Healthy newborns begin life ready to learn about their world. As a parent, you are the most important person in your baby’s life. Science tells us that babies who have a loving home where family and caregivers provide good nutrition and lots of interaction through talking, singing, reading, and playing have the best chance for good brain development and a bright future. Most babies with hearing loss can have the same chance to develop their brain for learning language and reading as their hearing friends. You can learn more about early brain development and the things you can do to make sure that your baby with hearing loss has what they need to grow the brain for listening and spoken language.
When you have a positive interaction with your baby, like imitating the sounds they are making to encourage them to make more, you are helping to shape their brain for a lifetime of learning. These experiences change the brain by growing the connections needed to learn to have conversations with friends, read books, create art, think about and solve problems, and do well in school. These early experiences also have a significant impact on social skills and the ability to understand the thoughts and feelings of others.
The ears are like a doorway to the brain that lets sound and language in. Your baby's brain needs sound as early as possible to build the neural connections that will help them learn from all of the wonderful experiences you provide. If your baby has hearing loss, that doorway to sound isn't completely open – at least, not yet. Today, it’s possible to open that doorway to the brain with hearing technology and medical care so that your baby can get the auditory information they need.
There is a very short window of time that a baby’s brain is the most ready to learn language. The first three and a half years are critical for auditory brain development, meaning the part of the brain that has the most connections for listening, talking, and reading. While children continue to learn throughout their lifetime, they need early access to the sounds of speech to learn to listen and talk. That’s why it’s important to get sound to the brain through technology as early as possible. Then you can use the skills you learn in LSL early intervention to begin growing your baby’s brain to learn language.
“It is precisely these everyday moments, showing affection, comforting and playing with young children that builds strong healthy brains.”
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The way you care for and interact with your baby is the most important job you have to influence your baby’s brain development. Babies are born with a brain ready to learn spoken language, recognize speech, and understand and use words to talk.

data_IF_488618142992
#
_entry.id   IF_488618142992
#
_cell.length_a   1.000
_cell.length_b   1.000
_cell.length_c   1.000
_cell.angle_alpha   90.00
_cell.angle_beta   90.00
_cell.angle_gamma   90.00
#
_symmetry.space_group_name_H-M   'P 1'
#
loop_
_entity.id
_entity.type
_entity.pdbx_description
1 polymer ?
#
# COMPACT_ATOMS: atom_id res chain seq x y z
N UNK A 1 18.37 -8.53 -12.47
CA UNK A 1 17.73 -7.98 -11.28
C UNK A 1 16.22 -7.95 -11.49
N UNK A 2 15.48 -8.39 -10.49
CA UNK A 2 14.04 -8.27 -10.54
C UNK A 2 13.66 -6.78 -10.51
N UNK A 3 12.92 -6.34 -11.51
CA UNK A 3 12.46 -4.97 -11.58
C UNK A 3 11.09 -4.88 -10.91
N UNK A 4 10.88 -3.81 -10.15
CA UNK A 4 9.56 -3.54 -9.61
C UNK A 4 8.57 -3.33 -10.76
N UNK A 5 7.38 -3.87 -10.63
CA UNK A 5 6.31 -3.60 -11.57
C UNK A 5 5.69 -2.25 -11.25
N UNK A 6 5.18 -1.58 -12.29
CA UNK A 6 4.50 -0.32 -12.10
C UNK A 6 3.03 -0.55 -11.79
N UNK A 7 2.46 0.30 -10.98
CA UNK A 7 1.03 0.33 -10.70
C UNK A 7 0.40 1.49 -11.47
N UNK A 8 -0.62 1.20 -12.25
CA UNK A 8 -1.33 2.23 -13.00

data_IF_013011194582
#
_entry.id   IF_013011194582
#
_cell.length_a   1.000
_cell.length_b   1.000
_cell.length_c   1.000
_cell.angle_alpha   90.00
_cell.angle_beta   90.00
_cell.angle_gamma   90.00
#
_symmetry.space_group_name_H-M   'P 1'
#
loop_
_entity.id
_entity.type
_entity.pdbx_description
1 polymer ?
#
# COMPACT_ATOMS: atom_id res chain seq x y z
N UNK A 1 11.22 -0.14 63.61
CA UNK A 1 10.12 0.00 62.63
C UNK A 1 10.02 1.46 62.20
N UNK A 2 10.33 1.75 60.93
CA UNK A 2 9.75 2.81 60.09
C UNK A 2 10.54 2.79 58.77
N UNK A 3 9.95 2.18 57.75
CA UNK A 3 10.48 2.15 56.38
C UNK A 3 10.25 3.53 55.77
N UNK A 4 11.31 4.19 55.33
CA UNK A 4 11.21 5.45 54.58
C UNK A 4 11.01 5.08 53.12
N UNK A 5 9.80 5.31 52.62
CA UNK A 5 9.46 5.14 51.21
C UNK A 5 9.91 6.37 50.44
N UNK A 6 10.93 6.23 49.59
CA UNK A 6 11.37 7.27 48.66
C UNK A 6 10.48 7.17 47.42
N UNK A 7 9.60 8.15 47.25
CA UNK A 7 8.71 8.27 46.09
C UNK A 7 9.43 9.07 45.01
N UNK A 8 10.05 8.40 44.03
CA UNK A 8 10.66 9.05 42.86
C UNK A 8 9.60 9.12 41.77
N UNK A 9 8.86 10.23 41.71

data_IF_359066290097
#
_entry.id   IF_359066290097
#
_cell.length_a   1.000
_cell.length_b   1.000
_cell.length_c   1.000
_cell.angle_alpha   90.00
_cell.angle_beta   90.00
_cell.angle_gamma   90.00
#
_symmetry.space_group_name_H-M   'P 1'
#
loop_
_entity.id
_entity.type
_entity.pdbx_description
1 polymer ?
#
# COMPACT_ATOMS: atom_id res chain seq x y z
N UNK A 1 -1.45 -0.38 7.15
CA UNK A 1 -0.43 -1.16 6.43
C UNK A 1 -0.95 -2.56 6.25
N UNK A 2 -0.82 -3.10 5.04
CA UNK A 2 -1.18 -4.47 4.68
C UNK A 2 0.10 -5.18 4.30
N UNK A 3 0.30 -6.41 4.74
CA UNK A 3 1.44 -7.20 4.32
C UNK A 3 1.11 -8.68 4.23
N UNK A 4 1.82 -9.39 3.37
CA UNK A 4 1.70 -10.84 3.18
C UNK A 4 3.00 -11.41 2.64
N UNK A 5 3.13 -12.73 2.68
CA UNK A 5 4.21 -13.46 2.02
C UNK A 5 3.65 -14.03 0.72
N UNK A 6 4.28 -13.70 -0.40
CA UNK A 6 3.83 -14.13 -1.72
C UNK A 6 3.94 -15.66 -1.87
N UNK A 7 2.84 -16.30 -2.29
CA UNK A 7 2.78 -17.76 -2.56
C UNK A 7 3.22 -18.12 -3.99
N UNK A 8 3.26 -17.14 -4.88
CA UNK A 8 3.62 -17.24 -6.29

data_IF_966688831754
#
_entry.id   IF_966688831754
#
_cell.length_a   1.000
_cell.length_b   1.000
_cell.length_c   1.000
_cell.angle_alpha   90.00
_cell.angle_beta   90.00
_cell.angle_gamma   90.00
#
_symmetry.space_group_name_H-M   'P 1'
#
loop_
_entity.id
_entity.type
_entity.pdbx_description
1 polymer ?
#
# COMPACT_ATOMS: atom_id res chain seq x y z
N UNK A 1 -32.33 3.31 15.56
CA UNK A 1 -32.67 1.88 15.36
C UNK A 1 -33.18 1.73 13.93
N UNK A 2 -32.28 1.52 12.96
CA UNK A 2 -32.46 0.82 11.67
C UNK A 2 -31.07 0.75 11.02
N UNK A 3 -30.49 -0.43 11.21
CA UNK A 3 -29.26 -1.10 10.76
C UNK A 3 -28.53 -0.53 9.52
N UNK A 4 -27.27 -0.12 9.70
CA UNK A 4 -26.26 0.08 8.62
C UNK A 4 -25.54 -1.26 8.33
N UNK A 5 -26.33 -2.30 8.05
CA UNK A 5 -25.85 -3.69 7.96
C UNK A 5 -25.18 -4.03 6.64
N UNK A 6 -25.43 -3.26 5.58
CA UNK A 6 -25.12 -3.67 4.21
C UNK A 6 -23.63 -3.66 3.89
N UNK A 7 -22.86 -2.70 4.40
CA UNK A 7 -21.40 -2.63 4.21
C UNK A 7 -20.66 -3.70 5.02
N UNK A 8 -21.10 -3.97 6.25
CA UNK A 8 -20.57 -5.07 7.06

One of the most important ways for you to help your baby is through activities where you pay attention to their facial expressions and sounds and then talk back in a way that lets them know you are listening. This give and take is called “serve and return.”
Your baby “serves” by smiling, cooing, or babbling to you, and you “return” by talking to your baby, smiling back, and letting your baby know you heard them and want to talk to them. Then, your baby smiles and coos again (serves) because babies love your attention. These back-and-forth interactions will grow your baby’s brain and help them make connections about the world around them.
When babies with hearing loss are diagnosed early and fit with the right hearing devices for their hearing loss, most have the same chance to interact through serve and return activities and grow their brain for listening and talking. In fact, if you want your baby to learn to listen and talk, you will need to learn and practice many new ways to serve and return with your baby. You can learn these new skills in LSL early intervention sessions.
It can be enjoyable to follow your baby’s growth and development as they learn and grow. You’ll want to understand what skills your baby needs at each age and stage so that you can continue to help them move to the next stage of development. It’s possible for most babies with hearing loss to follow the same path of development as their hearing friends. Early diagnosis, wearing the right hearing devices all waking moments, attending regular sessions in LSL early intervention, and making LSL strategies a part of your daily life will help your baby achieve their listening and spoken language goals.
Keep track of your baby’s learning milestones by keeping a checklist close by and providing experiences that lead to new skills. Find your baby’s age and stage here and discover what you can look forward to observing next.
Zero to Three: Magic of Every Day Moments, Video Series 2: Development →
Zero to Three: Baby Brain Map Tool →
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